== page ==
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Summary:

A new wave of apps aims to replace the increasingly crowded space of long-winded five-star user generated reviews (like those on Yelp and Amazon) with straightforward social recommendations. The newest entrant in this field, an iPhone app called Stamped, aims to win with simplicity.

stamped_screenshot_01

Today, the most well-known product review sites allow regular people to be full-fledged critics. Users on sites such as Yelp and Amazon write detailed evaluations and judge on a multi-star rating system — the same mode established by professionals such as the New York Times’  restaurant reviewer Eric Asimov or Rolling Stone‘s movie critic Peter Travers.

But the reality is, most of us usually look to our friends and family for much simpler input on things that they’ve bought or experienced. Was it good, or not? Was it worth it? That is exactly what a new iPhone app called Stamped aims to help people do.

User reviews that are simple and social

The way Stamped works is simple: You use the app to give a “stamp” of approval to something you’ve bought or experienced and liked, such as a book, movie or restaurant. Each stamp can be commented on by other app users. Stamped makes money by taking a cut each time a user buys something on sites such as OpenTable, Amazon, iTunes (aapl) and Fandango based on another user’s recommendation.

Stamped screenshot (click to enlarge)

The app features a constantly updating list of stamps from your social contacts, and it aims to maintain quality and combat spam by only giving new users 100 stamps each. Users earn the right to more stamps based on the quality of their recommendations. It is currently available only on iPhone, but Stamped says Android, iPad and web versions are in the works right now.

Stamped co-founder and CEO Robby Stein says the app wants to keep it simple by only having people recommend products and experiences that they wholly endorse — not things that are mediocre or bad. Stein said in an interview Monday:

“We’re trying to very much just replicate what happens when you talk to someone in real life and a great thing that you recently did comes up in conversation. For the most part, you don’t recommend bad things to people. We’re trying to take a very social, natural approach to this, where every stamp starts a conversation.”

But which recommendation app will win?

To me, what Stamped does makes a lot of sense: I hate sorting through a bunch of long reviews to try and suss out whether I would like something or not. What does three out of five stars really mean when coming from a random Yelp reviewer anyway? But Stamped is not the only app gunning to take down the flawed but dominant five-star rating system for online reviews. For example, Wikets, an iPhone app that launched earlier this month, does a strikingly similar thing; Kevin Rose’s new startup Oink does as well. Foursquare’s “list” feature that launched earlier this year allows people to give their approval to great restaurants and shops in a simple way. An iPad app called Ness debuted a few months ago with a similar value proposition of tailored recommendations based on social cues. That’s just naming a few of the players in this new wave of super simple, super social review apps.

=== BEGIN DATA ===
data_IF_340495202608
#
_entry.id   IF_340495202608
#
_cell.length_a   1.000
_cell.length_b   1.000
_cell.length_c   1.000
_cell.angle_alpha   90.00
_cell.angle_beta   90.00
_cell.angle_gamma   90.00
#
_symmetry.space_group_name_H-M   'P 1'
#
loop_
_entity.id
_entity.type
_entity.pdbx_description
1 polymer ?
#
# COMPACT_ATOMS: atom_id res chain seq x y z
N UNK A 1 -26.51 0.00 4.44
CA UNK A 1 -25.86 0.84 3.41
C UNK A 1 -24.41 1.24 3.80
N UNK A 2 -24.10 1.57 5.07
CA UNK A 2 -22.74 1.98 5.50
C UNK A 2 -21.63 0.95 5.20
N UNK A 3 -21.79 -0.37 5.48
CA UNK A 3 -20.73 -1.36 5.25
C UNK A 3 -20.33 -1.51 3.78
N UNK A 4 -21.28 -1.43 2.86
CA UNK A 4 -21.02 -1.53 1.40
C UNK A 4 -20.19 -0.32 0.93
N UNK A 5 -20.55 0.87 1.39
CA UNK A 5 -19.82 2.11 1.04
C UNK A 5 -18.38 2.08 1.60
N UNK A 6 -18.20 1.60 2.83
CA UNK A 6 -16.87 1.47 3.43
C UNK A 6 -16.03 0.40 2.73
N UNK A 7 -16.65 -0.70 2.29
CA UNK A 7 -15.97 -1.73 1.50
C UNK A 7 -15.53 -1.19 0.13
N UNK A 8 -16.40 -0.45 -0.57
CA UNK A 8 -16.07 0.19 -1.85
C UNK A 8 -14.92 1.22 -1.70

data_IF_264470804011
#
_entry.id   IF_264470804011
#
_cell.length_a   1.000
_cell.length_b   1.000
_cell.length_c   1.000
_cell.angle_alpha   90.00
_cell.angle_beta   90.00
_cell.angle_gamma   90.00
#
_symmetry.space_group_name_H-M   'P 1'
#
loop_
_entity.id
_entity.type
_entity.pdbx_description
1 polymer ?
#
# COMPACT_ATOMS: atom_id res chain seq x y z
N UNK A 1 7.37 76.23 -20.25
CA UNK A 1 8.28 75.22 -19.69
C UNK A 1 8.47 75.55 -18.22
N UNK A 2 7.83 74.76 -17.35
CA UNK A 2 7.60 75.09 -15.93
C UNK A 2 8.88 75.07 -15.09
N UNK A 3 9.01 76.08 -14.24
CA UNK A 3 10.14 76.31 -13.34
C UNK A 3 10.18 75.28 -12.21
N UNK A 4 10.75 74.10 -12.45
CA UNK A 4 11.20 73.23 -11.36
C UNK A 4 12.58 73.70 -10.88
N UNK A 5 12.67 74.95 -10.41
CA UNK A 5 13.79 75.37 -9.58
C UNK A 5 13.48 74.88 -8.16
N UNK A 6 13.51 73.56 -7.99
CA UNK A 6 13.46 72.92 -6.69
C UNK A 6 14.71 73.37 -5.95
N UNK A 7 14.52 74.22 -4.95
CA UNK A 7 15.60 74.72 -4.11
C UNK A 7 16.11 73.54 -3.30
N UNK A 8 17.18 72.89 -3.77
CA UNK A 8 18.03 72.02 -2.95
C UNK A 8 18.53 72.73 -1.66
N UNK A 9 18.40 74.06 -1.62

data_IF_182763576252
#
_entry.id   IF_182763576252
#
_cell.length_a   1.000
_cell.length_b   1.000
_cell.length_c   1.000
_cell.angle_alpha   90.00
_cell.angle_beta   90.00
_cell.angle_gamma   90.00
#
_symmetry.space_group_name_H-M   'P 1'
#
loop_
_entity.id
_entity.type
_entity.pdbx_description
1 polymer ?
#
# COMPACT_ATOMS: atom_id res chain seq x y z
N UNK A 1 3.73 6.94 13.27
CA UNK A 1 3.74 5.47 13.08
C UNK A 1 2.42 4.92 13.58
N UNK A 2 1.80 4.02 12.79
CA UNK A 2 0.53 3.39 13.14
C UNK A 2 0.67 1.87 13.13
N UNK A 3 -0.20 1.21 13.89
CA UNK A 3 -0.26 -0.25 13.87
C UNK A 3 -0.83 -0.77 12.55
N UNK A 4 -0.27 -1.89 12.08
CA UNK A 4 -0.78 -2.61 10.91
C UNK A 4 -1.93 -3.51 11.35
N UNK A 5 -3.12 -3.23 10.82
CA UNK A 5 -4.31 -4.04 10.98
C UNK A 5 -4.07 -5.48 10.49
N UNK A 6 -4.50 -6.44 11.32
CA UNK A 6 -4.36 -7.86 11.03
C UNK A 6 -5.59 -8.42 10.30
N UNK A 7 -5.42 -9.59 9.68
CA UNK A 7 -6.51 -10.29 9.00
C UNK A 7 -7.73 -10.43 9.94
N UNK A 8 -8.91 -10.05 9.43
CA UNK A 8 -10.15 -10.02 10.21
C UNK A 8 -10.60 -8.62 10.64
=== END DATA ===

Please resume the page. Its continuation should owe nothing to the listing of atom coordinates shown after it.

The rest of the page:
Of course, with startups the execution is just as important as the idea, and Stamped stands a great chance of succeeding based on the pedigrees of its founders, investors and advisors. Robby Stein and his co-founder Bart Stein are both ex-Googlers, and Stamped’s third co-founder is Kevin Palms, who previously led development of risk analytics technology at a New York City hedge fund. The company is backed with money from Google Ventures and Bain Capital, and counts Instagram’s Kevin Systrom as an advisor and celebrity chef Mario Batali as an early user and advisor.

One thing is for sure: The era of the five-star rating system for user generated review appears to be coming to an end. But which company will lead the review system of the future is still up for grabs.

     

Thumbs up photo used courtesy of Flickr user Sarah Reido, or “.reid.”

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  1. RT @gigaom: Can a new wave of apps kill the 5-star rating system? http://t.co/wLZ77l04

  2. restaurantlabs Monday, November 21, 2011

    RT @gigaom: Can a new wave of apps kill the 5-star rating system? http://t.co/wLZ77l04

  3. RT @gigaom: Can a new wave of apps kill the 5-star rating system? http://t.co/wLZ77l04

  4. Eddie Randolph Monday, November 21, 2011

    RT @gigaom: Can a new wave of apps kill the 5-star rating system? http://t.co/wLZ77l04

  5. Read & share “Can a new wave of apps kill the 5-star rating system? — Tech News and Analysis” http://t.co/fujubhRg

  6. Our site never gave out a 5 star rating, if you are reviewed you’ve been given the stamp of approval! http://www.teacherswithapps.com – because not all apps are created equal…

  7. RT @gigaom: Can a new wave of apps kill the 5-star rating system? http://t.co/wLZ77l04

  8. lawrence coburn Monday, November 21, 2011

    It warms my heart to see all these new rating apps out there. http://t.co/g9oJH21s (viva @rateitall )

  9. RT @gigaom: Can a new wave of apps kill the 5-star rating system? http://t.co/wLZ77l04

  10. Web Tech Update Monday, November 21, 2011

    Can a new wave of apps kill the 5-star rating system?: Today, the most well-known product review sites allow reg… http://t.co/lLF3DfEM

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